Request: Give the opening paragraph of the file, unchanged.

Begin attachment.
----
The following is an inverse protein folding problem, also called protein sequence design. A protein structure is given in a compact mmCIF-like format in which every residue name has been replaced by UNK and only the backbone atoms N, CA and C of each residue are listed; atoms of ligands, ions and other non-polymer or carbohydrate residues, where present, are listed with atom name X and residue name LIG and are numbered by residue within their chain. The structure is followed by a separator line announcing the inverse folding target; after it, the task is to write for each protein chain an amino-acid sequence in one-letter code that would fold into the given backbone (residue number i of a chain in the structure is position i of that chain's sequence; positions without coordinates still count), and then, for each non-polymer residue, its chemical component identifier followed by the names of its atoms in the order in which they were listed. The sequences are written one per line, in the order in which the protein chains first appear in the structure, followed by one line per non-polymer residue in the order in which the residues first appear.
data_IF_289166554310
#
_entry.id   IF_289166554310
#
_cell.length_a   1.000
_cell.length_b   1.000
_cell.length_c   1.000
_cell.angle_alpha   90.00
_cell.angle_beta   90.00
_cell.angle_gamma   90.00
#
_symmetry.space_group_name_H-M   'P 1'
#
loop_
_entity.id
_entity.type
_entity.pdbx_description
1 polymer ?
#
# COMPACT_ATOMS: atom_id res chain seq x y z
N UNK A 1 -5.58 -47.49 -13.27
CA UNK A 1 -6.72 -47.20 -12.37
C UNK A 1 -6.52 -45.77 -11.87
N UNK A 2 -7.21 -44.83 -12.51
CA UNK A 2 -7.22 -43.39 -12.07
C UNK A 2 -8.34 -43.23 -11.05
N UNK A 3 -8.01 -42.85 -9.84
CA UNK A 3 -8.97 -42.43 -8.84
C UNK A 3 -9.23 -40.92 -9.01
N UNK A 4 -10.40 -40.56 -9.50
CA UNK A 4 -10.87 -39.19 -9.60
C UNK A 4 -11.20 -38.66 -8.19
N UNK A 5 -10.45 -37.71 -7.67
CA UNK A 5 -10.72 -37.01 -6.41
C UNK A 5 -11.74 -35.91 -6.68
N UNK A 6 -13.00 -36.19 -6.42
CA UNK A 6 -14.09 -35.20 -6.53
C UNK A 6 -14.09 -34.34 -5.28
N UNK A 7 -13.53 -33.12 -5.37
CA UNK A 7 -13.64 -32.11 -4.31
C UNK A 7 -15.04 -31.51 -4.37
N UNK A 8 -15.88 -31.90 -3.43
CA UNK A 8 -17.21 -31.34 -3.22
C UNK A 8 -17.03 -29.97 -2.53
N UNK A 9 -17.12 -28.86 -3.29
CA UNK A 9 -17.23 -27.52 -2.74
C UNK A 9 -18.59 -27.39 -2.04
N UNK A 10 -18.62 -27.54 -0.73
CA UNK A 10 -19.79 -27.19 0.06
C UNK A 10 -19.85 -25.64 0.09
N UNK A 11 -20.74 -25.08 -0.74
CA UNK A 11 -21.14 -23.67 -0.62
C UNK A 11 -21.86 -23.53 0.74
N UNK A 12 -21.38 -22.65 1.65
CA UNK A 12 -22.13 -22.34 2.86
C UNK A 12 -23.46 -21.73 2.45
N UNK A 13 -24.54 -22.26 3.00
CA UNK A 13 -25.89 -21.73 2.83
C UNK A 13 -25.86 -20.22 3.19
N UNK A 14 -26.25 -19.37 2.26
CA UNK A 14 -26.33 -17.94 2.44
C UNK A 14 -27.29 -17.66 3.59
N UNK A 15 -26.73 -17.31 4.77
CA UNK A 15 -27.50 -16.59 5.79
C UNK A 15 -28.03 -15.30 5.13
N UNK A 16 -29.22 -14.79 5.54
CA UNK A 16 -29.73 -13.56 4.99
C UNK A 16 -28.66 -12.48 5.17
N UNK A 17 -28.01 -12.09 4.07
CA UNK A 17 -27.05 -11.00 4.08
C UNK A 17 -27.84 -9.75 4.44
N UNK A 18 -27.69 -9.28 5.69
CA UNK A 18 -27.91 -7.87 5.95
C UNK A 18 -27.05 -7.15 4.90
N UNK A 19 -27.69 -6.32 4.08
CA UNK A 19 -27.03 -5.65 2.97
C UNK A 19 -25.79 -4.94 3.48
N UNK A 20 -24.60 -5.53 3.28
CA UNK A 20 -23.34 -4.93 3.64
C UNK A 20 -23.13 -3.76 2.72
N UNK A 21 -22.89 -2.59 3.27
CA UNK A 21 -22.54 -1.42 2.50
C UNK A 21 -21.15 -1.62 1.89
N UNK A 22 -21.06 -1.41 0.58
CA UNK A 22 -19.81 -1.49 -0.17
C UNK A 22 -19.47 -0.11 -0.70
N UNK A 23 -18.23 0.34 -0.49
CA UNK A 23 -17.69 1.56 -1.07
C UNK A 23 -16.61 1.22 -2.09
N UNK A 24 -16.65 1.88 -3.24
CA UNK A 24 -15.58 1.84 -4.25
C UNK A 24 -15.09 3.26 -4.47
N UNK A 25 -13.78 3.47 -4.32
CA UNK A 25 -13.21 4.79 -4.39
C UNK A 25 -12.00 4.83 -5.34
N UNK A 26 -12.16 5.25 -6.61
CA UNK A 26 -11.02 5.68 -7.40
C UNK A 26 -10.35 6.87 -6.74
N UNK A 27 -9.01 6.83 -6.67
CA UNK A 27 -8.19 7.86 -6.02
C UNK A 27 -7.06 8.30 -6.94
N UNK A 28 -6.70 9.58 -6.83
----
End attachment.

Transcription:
The following is an inverse protein folding problem, also called protein sequence design. A protein structure is given in a compact mmCIF-like format in which every residue name has been replaced by UNK and only the backbone atoms N, CA and C of each residue are listed; atoms of ligands, ions and other non-polymer or carbohydrate residues, where present, are listed with atom name X and residue name LIG and are numbered by residue within their chain. The structure is followed by a separator line announcing the inverse folding target; after it, the task is to write for each protein chain an amino-acid sequence in one-letter code that would fold into the given backbone (residue number i of a chain in the structure is position i of that chain's sequence; positions without coordinates still count), and then, for each non-polymer residue, its chemical component identifier followed by the names of its atoms in the order in which they were listed. The sequences are written one per line, in the order in which the protein chains first appear in the structure, followed by one line per non-polymer residue in the order in which the residues first appear.